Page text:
NPD on the Covid-19 Fallout at Shoe Retail

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The U.S. footwear industry has not been immune to the drastic retail and consumer shifts as a result of Covid-19. Spending changed overnight as consumers stopped buying what they didn’t need, highlighting the extent to which lifestyles drive footwear purchases. The pandemic has simultaneously bred new trends and amplified existing ones. Seasonal fashion took a big hit, while more practical styles, including slippers and running shoes, have performed better. Consumers have cozied up even more to comfort, and likely to brands that are resonating with their needs and values.

NPD footwear experts, Matt Powell and Beth Goldstein, have identified the top trends shaping the industry in today’s new world.

Health and Wellness
Matt Powell: A renewed consumer interest in health and wellness, and keeping social distance, are behaviors that bode well for areas of the market–performance running and outdoor footwear, in particular. Stay-at-home orders have encouraged consumers to spend their time in different ways and pursue social distance-friendly activities such as running and biking. With gyms and fitness centers closed, the lockdown has also forced consumers to rethink their exercise routines and invest in equipment for their home, and the footwear and apparel to enable the workouts. Performance running shoe sales have been trending positively for the last few weeks. We should see running continue to benefit throughout the Covid-19 recession as this business has typically performed well during recessions. I also believe that the virus itself has motivated many consumers to adopt healthier practices and place a greater emphasis on their physical health and wellbeing.

Beth Goldstein: In fashion, this will manifest itself in consumers’ desire for comfort. This has already been grandfathered in as a key priority for consumers when it comes to their footwear, but after three months of hunkering down in cozy attire and slippers, we aren’t going to want to stuff our feet into uncomfortable shoes. With that being said, sneakers, lower heels (or none at all), and the fusion of fashion and athletic elements will remain important.

Casualization
Beth Goldstein: Tied to comfort, the pandemic will likely reinforce the shift we have seen away from dress footwear; sales were down by 12 percent in 2019, according to NPD’s Retail Tracking data, and that decline sharpened since the pandemic began in the U.S., with sales down more than 70 percent from March through May 2020 compared to last year.

Ecommerce
Matt Powell: Entering the pandemic, about 30 percent of footwear sales were generated online, but the shutdown of physical stores revved up online sales. While the growth hasn’t compensated for in-store losses, almost two-thirds of footwear sales were generated online in April. Though this ratio was reduced in May as stores reopened, many consumers won’t be rushing back to stores, and won’t unlearn any newly adopted online shopping behavior. We can anticipate another acceleration of online purchasing to occur. Some retail stores will not rise from the rubble, and this will drive more business to the Internet. We can expect retailers and brands with seamless ecommerce platforms to thrive, and the opposite outcome for those that don’t have appealing, user-friendly websites.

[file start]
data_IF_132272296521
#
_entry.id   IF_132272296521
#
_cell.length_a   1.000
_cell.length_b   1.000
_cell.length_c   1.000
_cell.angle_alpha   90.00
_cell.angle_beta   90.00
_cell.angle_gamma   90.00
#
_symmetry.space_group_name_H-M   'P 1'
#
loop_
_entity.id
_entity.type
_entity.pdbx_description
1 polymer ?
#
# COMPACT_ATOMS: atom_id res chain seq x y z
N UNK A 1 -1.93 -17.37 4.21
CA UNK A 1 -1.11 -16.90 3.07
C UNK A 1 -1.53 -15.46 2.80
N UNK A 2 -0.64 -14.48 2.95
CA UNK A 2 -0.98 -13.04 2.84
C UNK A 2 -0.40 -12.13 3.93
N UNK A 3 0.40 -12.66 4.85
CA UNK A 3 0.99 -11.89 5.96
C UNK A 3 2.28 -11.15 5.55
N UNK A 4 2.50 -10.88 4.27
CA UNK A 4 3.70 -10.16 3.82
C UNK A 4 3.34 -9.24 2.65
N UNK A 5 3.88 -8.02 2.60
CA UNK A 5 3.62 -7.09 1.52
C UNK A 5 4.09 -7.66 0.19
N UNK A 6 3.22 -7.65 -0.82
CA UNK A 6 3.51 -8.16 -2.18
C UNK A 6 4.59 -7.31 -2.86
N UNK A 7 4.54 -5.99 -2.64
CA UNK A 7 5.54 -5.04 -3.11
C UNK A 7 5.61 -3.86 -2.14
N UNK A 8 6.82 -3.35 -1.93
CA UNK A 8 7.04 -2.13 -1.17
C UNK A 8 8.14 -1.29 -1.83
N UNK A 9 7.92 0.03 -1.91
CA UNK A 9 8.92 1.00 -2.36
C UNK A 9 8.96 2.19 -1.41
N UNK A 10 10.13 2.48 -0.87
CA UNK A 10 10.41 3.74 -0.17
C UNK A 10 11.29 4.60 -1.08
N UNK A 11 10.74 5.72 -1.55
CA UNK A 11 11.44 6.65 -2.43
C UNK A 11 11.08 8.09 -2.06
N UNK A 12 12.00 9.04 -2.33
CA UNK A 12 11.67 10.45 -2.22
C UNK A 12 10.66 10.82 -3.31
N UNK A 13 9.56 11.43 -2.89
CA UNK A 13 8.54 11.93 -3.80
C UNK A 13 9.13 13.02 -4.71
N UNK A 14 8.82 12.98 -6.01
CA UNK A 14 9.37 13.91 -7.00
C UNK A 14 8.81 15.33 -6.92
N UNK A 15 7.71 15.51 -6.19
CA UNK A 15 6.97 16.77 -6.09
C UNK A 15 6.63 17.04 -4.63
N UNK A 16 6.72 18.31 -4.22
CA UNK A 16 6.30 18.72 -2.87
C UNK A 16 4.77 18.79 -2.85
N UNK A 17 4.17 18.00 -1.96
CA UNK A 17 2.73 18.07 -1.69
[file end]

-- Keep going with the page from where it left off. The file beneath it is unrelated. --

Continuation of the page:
Seasonality
Beth Goldstein: Footwear will always have seasonal categories, but the store closures timed just as spring product was hitting the floors really emphasized the consumer’s “buy now, wear now” mentality. With nowhere to go, and uncertainty around when we’d go out again (and where), the seasonal footwear demand just wasn’t there. We can expect to see brands and retailers take a lesson here and focus on more seasonless, transitional options so that if we again find ourselves in a situation where we essentially miss a season, it won’t have such a negative sales impact or require such heavy promotional activity to move through the inventory

Brand Value and Societal Impact
Matt Powell: Trusted brands, as well as those who have provided aid in some way during today’s challenging times, will benefit and be top-of-mind for consumers moving forward. Broadly speaking, consumers appear to be embracing brands they can trust. According to CivicScience, brand loyalty has gone up during the pandemic. Aggressive discounting to move inventory and additional, non-comp footwear releases are driving much of the positive results right now in the athletic space, and while this is unsustainable, brands will have difficulty getting customers to spend full price. Consumers may, however, be more inclined to spend more on brands with which they have a closer connection, where loyalty and shared values outweigh the monetary cost.
Beth Goldstein: Social responsibility and eco-consciousness have been hot topics in the footwear industry as younger consumers look to engage with brands and retailers that share their values. We’ve moved beyond simply having eco-friendly product to creating sustainable models with lasting societal impact. I’m often asked if sustainability will still be a concern moving forward or if the pandemic pushed that down the priority list. I think the pandemic has driven many consumers to become even more aware of how their actions impact others—and society as a whole—so I believe sustainability and cause-based programs will remain important and brands and retailers should try not to pause their efforts here.

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